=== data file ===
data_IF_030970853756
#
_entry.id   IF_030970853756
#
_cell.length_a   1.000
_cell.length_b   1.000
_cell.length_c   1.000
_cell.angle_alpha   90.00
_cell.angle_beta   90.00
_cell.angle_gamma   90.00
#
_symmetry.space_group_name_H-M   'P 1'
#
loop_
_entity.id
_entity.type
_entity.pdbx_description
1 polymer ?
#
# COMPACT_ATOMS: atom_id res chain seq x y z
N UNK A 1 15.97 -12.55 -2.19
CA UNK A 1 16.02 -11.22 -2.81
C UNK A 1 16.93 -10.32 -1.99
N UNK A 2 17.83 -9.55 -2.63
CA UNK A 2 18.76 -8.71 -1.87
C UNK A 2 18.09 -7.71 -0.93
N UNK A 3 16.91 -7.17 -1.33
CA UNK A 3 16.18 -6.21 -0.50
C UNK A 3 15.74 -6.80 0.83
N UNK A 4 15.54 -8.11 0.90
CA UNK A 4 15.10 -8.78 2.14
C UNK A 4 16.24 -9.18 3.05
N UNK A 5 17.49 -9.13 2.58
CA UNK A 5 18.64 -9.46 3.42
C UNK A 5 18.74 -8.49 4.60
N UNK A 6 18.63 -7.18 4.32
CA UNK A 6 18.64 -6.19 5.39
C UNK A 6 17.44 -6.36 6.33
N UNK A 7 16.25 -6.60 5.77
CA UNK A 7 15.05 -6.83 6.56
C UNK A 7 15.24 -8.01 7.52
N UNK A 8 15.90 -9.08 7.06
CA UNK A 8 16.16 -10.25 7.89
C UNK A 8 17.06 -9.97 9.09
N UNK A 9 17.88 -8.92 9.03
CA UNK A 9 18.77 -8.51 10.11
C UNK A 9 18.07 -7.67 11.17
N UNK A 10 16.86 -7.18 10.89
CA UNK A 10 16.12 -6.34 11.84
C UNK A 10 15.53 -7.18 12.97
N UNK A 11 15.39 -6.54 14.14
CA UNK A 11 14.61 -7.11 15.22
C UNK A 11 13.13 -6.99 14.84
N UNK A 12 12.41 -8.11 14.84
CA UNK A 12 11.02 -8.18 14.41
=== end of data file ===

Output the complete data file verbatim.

data_IF_030970853756
#
_entry.id   IF_030970853756
#
_cell.length_a   1.000
_cell.length_b   1.000
_cell.length_c   1.000
_cell.angle_alpha   90.00
_cell.angle_beta   90.00
_cell.angle_gamma   90.00
#
_symmetry.space_group_name_H-M   'P 1'
#
loop_
_entity.id
_entity.type
_entity.pdbx_description
1 polymer ?
#
# COMPACT_ATOMS: atom_id res chain seq x y z
N UNK A 1 15.97 -12.55 -2.19
CA UNK A 1 16.02 -11.22 -2.81
C UNK A 1 16.93 -10.32 -1.99
N UNK A 2 17.83 -9.55 -2.63
CA UNK A 2 18.76 -8.71 -1.87
C UNK A 2 18.09 -7.71 -0.93
N UNK A 3 16.91 -7.17 -1.33
CA UNK A 3 16.18 -6.21 -0.50
C UNK A 3 15.74 -6.80 0.83
N UNK A 4 15.54 -8.11 0.90
CA UNK A 4 15.10 -8.78 2.14
C UNK A 4 16.24 -9.18 3.05
N UNK A 5 17.49 -9.13 2.58
CA UNK A 5 18.64 -9.46 3.42
C UNK A 5 18.74 -8.49 4.60
N UNK A 6 18.63 -7.18 4.32
CA UNK A 6 18.64 -6.19 5.39
C UNK A 6 17.44 -6.36 6.33
N UNK A 7 16.25 -6.60 5.77
CA UNK A 7 15.05 -6.83 6.56
C UNK A 7 15.24 -8.01 7.52
N UNK A 8 15.90 -9.08 7.06
CA UNK A 8 16.16 -10.25 7.89
C UNK A 8 17.06 -9.97 9.09
N UNK A 9 17.88 -8.92 9.03
CA UNK A 9 18.77 -8.51 10.11
C UNK A 9 18.07 -7.67 11.17
N UNK A 10 16.86 -7.18 10.89
CA UNK A 10 16.12 -6.34 11.84
C UNK A 10 15.53 -7.18 12.97
N UNK A 11 15.39 -6.54 14.14
CA UNK A 11 14.61 -7.11 15.22
C UNK A 11 13.13 -6.99 14.84
N UNK A 12 12.41 -8.11 14.84
CA UNK A 12 11.02 -8.18 14.41